On December 4th, Ami Ayalon, former head of Shin Bet, spoke against "separation" from the Palestinians.

"Is the option of a Jewish democracy with apartheid acceptable? In my view, it is not," he said.

Ignored by the media, but very clear on the TV and radio recordings of his statements, was a statement that the Palestinians should not be expected to be content living "in a bantustan", separated from Israel, and at the same time separated by us, "for security reasons", from Egypt and Jordan.

Susi Mordechay adds:

The bombshell that Ayalon's thrown and which's been rightfully picked up by the media and the right -- they repeated it on Reshet B all day yesterday and today devoted a long discussion with Mitza and Israel Har'el -- was in using the "A" word openly and as something taken for granted.  He used "Apartheid" and "Bantustan" as obviously -- and w no question about it -- describing the current situation and one of the proposed "peace options".
The J Post reference to it (below) is not accurate; here's my free translation of one of the relevant quotes as it appeared in Yediot and as I've heard it:
" In the past we used to say 'first we'll achieve security and then we'll have a real examination where we'll ask ourselves: who are we? what is a Jewish Deocracy -- how much democratic, how much Jewish?' "  ... " Is the Jewish option with Apartheid acceptable? In my mind, no.  That's a dillema we've always wanted to delay.  The reality of today doesn't allow us anymore to delay the dilemma because a reality is being formed without us having examined it. The decisions are being made."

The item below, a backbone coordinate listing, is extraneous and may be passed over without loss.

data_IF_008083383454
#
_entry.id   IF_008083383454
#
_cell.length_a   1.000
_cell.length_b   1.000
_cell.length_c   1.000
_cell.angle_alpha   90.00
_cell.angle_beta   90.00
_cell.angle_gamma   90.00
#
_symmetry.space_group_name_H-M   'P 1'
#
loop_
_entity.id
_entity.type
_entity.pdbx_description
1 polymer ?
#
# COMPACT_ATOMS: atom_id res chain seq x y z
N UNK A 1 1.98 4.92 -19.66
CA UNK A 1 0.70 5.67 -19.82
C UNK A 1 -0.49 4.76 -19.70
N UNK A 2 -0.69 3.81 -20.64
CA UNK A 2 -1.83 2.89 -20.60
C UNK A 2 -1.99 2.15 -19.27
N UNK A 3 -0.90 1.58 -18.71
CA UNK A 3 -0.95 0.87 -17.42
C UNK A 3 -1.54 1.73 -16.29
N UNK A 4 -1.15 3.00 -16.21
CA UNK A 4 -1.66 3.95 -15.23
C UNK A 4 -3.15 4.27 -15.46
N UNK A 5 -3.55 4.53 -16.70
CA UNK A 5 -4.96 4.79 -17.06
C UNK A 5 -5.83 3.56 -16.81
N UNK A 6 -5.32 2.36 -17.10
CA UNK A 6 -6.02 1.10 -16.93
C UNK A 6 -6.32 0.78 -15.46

By Ora Coren Ha'aretz Correspondent

[Ha'aretz 5 December 2000] - Israel's policy has led the Palestinians to believe that they can gain a state through violence, former Shin Bet chief Ami Ayalon said yesterday at an annual meeting of the Finance Ministry's budget division.

Ayalon stated that the Palestinians' decision to take the Oslo path in 1993 was based on the assumption that a Palestinian state could be achieved only through negotiations, and not through violence.

"Now some Palestinians think that there is another alternative, and that what we are offering is not honorable," said Ayalon. "As they see it, we gave only when a gun was at our heads - that we halted the process, and returned to it only under threat of violence." He cited the 1996 Western Wall tunnel riots, after which "we ran to Washington and gave them Hebron," as well as the achievements of the Hezbollah in getting terrorists released.

"The Oslo agreement created an ambiguous situation," said Ayalon, adding that the IDF had hoped the political echelons would present a diplomatic worldview that would determine daily reality. However, "we did not get it," he said. As a result, said Ayalon, reality was determined by the army's actions in the field.

Ayalon likened Israel's relationship with the Palestinian Authority to Siamese twins that share common vital systems. He maintained that the debate on separation with the Palestinians should be part of a debate on the identity and essence of Israeli and Jewish democracy. "Is the option of a Jewish democracy with apartheid acceptable? In my view, it is not," he added.

By Tracy Wilkinson
Los Angeles Times - 5 December:

[...  the article deals with unrelated issues but in the end mentions Ayalon:]

Also on Monday, in public remarks that shocked Israelis, a former head of the Israeli domestic security service blamed government policies for triggering the Palestinian revolt.